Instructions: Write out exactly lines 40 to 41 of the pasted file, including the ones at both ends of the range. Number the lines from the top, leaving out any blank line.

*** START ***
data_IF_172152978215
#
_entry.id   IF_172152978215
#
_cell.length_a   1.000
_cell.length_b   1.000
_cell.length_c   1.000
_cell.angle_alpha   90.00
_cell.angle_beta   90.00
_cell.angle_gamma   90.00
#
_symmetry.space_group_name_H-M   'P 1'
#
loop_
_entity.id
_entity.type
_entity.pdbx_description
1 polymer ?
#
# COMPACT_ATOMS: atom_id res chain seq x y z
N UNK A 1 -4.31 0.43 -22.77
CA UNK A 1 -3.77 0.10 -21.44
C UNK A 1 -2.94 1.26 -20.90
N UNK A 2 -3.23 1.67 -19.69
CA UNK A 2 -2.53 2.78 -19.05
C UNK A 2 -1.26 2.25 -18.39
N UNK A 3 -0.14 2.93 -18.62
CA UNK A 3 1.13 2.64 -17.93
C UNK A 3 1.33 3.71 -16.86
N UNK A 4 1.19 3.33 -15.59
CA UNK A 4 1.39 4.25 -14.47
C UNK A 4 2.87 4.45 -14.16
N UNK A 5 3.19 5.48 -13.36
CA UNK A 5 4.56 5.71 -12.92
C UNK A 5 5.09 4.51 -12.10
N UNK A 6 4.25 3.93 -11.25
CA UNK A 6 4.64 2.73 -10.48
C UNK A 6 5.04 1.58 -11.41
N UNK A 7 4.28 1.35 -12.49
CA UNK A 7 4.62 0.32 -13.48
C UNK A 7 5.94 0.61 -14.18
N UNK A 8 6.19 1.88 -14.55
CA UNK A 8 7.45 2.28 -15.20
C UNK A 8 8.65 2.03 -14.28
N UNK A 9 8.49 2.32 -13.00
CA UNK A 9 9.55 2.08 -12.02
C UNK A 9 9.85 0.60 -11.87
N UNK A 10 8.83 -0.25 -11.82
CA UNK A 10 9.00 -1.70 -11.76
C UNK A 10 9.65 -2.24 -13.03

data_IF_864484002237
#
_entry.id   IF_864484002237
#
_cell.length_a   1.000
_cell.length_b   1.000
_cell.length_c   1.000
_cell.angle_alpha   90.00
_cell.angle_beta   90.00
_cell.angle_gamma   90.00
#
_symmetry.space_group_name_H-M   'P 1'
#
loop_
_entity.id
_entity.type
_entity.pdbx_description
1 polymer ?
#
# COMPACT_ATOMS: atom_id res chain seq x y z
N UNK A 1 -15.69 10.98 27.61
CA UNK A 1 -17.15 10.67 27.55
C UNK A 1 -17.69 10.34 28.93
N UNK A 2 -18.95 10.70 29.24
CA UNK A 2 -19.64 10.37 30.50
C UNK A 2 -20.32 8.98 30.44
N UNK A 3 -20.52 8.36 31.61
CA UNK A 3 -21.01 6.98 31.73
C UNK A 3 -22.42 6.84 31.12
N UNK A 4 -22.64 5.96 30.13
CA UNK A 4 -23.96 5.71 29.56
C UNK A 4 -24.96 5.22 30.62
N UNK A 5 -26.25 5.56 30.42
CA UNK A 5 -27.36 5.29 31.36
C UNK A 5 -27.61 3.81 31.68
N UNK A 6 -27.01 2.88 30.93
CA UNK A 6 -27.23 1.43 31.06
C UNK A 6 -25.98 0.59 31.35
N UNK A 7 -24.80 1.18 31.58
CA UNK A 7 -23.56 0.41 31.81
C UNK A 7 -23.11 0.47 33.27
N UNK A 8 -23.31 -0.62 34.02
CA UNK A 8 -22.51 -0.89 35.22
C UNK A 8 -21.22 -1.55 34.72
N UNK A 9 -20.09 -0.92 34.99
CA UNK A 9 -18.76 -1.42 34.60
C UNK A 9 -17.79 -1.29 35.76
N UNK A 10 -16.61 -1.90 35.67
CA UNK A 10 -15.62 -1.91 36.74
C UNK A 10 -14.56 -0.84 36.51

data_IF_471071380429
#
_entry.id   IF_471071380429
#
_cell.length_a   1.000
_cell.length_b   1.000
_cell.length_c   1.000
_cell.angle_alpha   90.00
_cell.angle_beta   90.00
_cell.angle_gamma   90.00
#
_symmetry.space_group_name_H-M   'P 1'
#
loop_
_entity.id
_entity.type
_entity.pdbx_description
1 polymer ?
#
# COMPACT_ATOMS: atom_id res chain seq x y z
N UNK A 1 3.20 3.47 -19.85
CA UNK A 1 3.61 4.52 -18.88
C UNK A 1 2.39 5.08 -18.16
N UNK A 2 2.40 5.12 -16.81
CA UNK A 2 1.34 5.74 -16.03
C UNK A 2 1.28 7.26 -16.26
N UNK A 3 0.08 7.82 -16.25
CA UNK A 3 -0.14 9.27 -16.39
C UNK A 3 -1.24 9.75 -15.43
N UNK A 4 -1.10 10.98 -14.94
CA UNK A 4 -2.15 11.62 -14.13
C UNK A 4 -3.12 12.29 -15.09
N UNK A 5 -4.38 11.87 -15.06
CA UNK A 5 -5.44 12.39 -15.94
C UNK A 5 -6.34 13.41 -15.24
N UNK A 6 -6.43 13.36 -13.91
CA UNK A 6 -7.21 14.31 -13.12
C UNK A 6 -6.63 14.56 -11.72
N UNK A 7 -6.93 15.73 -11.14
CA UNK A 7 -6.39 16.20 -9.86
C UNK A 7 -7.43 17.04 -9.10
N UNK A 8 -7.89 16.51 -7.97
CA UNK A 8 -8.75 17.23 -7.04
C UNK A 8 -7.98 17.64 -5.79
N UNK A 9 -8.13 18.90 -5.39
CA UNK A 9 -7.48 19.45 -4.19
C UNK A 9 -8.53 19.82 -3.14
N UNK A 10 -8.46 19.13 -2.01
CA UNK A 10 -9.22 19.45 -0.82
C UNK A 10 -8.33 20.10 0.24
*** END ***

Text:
CA UNK A 7 4.62 0.32 -13.48
C UNK A 7 5.94 0.61 -14.18